The grounds and the duration of those ‘non-disclosure directions’ will be prescribed by regulations. I would not expect that regulations would provide that everyone will be able to apply for a non-disclosure direction for any reason, but instead would require applicants to point to some substantive reason for needing protection. By setting the grounds and time period in regulations, it will mean that the Government can respond more quickly and efficiently to changing societal conditions and expectations by making the mechanism narrower or wider as appropriate.
Where a non-disclosure direction is in force, a person wanting to access the record could get authorisation from the subject of the record, or otherwise would just receive confirmation that the record exists. If the subject of the record has publicly disclosed personal information about himself or herself, any person could apply for that information to be verified against that person’s records, and this would meet concerns about fraudsters attempting to mislead the public and conceal relevant information where it is in the public interest for correct information to be known.
A review of the operation of these new access provisions five years after their commencement will ensure they will provide an effective and efficient process that balances our interests – as the subjects of the records – for the protection of our own personal information, with our interests – as members of the public – to be able to access other people’s records for legitimate purposes.
The Supplementary Order Paper also addresses a number of technical issues that arose during the select committee process, including delaying the commencement of the Bill by six months, to ensure that the Bill’s provisions can be implemented in the most effective manner. I also intend to move a second Supplementary Order Paper at the committee stage to address a technical issue that has arisen from a recent Family Court decision declaring, under the Act’s current provisions, that an overseas-born transgender applicant’s birth certificates should be changed to show the applicant’s nominated sex.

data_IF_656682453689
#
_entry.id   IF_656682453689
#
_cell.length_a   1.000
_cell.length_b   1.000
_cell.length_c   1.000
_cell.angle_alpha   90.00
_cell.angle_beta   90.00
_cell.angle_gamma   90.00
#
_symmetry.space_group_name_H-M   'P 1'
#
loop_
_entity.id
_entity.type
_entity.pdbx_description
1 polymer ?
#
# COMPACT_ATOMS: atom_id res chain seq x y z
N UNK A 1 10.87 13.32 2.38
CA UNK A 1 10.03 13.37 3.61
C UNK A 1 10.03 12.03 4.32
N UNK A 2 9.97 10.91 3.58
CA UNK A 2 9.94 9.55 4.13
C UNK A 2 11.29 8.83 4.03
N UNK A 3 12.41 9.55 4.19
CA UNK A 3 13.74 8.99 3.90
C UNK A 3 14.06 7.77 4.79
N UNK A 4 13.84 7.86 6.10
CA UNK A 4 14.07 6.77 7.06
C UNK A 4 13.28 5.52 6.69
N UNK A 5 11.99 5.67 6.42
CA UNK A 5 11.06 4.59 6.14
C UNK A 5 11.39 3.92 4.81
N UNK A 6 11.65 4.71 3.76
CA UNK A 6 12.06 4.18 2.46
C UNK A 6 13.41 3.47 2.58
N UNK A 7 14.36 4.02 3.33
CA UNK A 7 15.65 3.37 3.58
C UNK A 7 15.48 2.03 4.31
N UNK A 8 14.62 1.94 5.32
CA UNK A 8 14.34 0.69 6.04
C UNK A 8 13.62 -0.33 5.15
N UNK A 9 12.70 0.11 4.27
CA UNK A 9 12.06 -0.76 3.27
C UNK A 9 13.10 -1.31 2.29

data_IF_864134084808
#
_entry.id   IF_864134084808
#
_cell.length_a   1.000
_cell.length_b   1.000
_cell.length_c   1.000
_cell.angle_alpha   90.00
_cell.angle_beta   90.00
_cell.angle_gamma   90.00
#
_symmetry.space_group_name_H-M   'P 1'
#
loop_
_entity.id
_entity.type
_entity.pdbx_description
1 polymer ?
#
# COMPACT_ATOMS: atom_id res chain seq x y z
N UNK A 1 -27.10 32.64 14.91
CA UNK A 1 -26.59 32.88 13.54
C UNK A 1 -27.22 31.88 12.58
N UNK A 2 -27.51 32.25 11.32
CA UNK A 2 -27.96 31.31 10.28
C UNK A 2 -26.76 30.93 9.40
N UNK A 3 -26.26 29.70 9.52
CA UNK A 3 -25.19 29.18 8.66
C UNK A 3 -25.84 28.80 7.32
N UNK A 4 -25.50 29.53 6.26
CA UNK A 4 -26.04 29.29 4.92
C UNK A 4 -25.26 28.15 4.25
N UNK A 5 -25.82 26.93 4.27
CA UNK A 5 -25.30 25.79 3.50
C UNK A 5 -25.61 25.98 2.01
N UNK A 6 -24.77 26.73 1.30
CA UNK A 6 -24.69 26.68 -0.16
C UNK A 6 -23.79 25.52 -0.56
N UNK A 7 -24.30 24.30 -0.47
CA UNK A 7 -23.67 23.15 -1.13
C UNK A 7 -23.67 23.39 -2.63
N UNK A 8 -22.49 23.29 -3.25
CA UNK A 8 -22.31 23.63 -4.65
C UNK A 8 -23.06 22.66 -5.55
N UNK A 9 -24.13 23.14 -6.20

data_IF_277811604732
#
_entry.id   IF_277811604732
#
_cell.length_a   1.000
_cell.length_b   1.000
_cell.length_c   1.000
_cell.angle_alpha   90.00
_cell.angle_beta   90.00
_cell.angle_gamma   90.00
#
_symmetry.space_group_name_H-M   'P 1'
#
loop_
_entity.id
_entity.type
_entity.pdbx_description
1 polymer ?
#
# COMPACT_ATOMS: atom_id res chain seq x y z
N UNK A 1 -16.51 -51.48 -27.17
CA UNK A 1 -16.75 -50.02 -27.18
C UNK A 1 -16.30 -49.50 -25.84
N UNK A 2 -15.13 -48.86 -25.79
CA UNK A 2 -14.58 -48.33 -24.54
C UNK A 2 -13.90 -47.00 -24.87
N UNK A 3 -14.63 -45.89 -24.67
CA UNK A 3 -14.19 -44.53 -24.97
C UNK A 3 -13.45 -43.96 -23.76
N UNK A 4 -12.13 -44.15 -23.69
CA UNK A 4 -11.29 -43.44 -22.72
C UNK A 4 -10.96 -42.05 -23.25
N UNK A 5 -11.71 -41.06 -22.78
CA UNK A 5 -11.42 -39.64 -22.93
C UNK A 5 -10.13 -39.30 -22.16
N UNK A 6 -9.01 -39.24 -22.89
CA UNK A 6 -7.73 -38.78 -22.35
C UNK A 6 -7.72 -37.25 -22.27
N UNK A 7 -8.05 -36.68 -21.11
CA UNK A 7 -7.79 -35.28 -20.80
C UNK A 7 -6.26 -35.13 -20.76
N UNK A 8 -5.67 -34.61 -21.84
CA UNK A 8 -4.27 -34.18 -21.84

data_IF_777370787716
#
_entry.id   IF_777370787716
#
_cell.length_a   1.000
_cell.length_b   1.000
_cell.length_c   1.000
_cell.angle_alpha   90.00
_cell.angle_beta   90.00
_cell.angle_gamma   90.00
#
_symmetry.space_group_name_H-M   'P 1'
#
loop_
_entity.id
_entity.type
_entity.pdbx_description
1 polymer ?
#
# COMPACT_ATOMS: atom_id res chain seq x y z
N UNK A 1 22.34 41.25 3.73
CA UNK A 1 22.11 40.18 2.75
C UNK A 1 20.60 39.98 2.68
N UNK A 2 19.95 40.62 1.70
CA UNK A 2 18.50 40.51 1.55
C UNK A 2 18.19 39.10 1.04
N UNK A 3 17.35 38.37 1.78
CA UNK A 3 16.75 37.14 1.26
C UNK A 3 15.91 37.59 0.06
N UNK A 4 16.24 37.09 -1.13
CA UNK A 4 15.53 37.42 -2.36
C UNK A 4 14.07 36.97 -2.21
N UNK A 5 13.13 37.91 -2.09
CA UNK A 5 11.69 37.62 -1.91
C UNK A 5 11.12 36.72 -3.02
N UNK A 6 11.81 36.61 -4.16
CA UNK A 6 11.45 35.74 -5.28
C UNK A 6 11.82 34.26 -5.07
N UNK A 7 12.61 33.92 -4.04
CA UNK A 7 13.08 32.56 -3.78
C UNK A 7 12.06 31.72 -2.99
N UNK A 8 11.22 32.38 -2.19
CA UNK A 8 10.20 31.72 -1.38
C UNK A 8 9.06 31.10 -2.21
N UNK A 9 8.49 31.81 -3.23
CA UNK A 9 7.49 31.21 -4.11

The Supplementary Order Paper would clarify the ability of overseas-born applicants to seek similar declarations in the future, ensuring that the Births, Deaths and Marriages registry is not unnecessarily involved in applications that relate to people whose details are not registered in New Zealand, and the Family Court’s processes are not abused by applicants who do not have a genuine connection with New Zealand.
Before closing, I will make some brief comments about another aspect of the Bill where some confusion arose during the first reading debate. This is in respect of the new requirement that both parents sign the notification form when registering the birth of their child. The Bill provides an exception to allow only one parent to sign in cases where the other parent is missing, unknown, is unable to sign the form because of a medical condition or has died, or where unwarranted distress would result from trying to get the second parent’s signature.
In those cases, while only one parent would be required to sign the form, the details of both parents can be registered. Therefore, the child would not miss out on learning about both parents, as some members feared. In cases where there is only one parent at law, for example, where a child was conceived as a result of an assisted reproductive procedure and born to a mother who does not have a partner, only the mother’s details will be registered. However, under the registration regime in the Human Assisted Reproductive Technology Act, which was passed by the House in 2004, children in those cases would be able to find out about their genetic heritage and other genetically-related siblings who were born as a result of donations made by the same donor.
Madam Speaker, this Bill will enhance and modernise the functions of the Births, Deaths and Marriages registry, and will ensure the registry continues to be the trusted steward of the life event records held by it. I commend the Bill to the House.